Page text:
June 29, 2009

CARL O'BRIEN, Social Affairs Correspondent

STAFF AT the Central Mental Hospital has warned that the hospital has “closed its doors” to new admissions and is now unable to respond to any new patients with serious mental health problems.

Siptu, which represents most staff at the institution, says the hospital has 25 vacant nursing posts. As a result, it says it is unable to “plug the gaps” in staffing any longer.

The Health Service Executive did not respond to queries on the issue yesterday. It has said in recent days it is seeking an exemption from the moratorium on recruitment from the Department of Finance to allow it to hire new staff. Union officials yesterday said this moratorium had not been granted and the hospital was now in the throes of a major crisis.

“Our members in the Central Mental Hospital are working huge levels of overtime to plug the gaps in the service and this cannot continue,” said Siptu’s national nursing official Louise O’Reilly.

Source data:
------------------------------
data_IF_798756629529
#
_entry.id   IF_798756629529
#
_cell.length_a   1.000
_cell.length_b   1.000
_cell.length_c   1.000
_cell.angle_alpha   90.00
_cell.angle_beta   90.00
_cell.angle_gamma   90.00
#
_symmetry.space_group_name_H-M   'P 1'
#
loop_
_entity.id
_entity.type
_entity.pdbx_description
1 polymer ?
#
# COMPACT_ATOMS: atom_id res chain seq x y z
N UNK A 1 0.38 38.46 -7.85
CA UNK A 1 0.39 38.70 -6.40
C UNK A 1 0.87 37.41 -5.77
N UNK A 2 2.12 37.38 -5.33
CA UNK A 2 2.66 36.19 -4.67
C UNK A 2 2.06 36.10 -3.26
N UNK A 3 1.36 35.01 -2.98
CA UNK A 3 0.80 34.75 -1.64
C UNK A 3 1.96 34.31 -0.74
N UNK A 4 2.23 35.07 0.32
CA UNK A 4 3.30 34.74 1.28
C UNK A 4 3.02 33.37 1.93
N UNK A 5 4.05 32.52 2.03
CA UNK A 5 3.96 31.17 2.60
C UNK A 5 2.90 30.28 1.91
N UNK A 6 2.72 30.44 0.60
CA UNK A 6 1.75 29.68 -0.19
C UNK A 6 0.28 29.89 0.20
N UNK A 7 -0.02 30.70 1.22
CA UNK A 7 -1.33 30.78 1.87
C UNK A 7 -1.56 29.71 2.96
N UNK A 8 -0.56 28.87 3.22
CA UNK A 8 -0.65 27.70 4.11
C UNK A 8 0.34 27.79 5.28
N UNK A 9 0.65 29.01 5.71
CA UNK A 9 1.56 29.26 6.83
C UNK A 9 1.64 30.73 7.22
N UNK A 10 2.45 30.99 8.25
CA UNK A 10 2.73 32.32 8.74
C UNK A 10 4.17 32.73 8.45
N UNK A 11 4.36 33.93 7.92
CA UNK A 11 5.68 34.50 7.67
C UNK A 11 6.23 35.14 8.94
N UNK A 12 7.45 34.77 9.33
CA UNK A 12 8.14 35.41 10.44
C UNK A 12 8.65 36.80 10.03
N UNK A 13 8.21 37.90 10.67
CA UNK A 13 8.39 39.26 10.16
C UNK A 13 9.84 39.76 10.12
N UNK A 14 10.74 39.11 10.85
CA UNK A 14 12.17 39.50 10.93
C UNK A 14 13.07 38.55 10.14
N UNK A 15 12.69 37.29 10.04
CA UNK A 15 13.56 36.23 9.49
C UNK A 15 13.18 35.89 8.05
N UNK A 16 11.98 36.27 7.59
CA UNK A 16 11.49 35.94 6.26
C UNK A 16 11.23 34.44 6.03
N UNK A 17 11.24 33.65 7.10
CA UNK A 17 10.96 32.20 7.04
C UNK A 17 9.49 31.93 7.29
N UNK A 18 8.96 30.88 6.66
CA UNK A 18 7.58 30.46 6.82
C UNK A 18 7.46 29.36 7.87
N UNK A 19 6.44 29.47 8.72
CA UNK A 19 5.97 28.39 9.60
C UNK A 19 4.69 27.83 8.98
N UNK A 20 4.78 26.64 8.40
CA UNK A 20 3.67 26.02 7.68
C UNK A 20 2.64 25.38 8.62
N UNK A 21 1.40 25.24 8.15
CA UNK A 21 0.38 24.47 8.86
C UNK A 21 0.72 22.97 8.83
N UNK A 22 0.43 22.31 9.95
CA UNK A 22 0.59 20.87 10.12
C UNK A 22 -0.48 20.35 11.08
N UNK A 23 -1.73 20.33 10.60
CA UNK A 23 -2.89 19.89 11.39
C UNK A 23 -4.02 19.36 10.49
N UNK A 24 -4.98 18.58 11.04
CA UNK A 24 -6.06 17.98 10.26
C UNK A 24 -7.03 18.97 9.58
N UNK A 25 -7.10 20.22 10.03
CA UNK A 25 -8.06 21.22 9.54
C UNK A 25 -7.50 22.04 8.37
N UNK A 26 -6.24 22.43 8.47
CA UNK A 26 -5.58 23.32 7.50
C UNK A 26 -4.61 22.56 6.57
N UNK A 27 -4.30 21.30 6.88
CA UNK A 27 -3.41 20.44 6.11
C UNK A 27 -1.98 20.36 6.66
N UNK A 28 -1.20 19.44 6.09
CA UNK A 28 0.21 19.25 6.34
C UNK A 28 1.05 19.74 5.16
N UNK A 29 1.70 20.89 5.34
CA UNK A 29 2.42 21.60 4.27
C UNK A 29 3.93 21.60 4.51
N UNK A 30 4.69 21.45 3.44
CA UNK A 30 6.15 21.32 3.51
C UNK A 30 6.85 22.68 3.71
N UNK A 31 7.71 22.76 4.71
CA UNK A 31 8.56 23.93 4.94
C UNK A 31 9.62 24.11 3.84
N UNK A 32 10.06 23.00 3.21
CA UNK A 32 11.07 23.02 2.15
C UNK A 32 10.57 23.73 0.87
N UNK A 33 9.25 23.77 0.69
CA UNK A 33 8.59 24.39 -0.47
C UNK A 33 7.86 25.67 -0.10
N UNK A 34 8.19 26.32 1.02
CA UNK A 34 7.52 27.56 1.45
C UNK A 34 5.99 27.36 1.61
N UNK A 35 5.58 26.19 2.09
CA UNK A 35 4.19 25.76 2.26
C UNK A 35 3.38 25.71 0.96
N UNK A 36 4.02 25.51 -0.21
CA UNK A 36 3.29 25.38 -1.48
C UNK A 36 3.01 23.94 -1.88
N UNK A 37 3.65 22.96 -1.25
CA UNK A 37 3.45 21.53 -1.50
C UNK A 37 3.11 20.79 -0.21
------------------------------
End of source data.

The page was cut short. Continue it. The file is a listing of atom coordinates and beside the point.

“Our members are now very concerned that the hospital is effectively closing its doors, and at the profound implications this will have across the mental health services.”

As of the middle of this week, there was a waiting list of at least six patients in need of urgent treatment, the union said.

In addition, a man charged with assaulting a garda, criminal damage and other offences walked free from the Circuit Criminal Court in recent days after the Central Mental Hospital was unable to admit him for assessment earlier in the week.

Ms O’Reilly said the Department of Health was now operating a revolving-door policy at the hospital to try and mask what was, in effect, a closed-door system.

Fine Gael’s spokesman on mental health Dan Neville said the move would put increased pressure on hospitals and prisons which were dependent on timely admission for acutely ill patients to the Central Mental Hospital.

Amnesty International Ireland’s programmes director Noeleen Hartigan said if the hospital had closed its doors to new patients, it would affect some of the most vulnerable and distressed people in society. “They are bearing the brunt of decades of neglect by the Government of the Central Mental Hospital.”

This article appears in the print edition of the Irish Times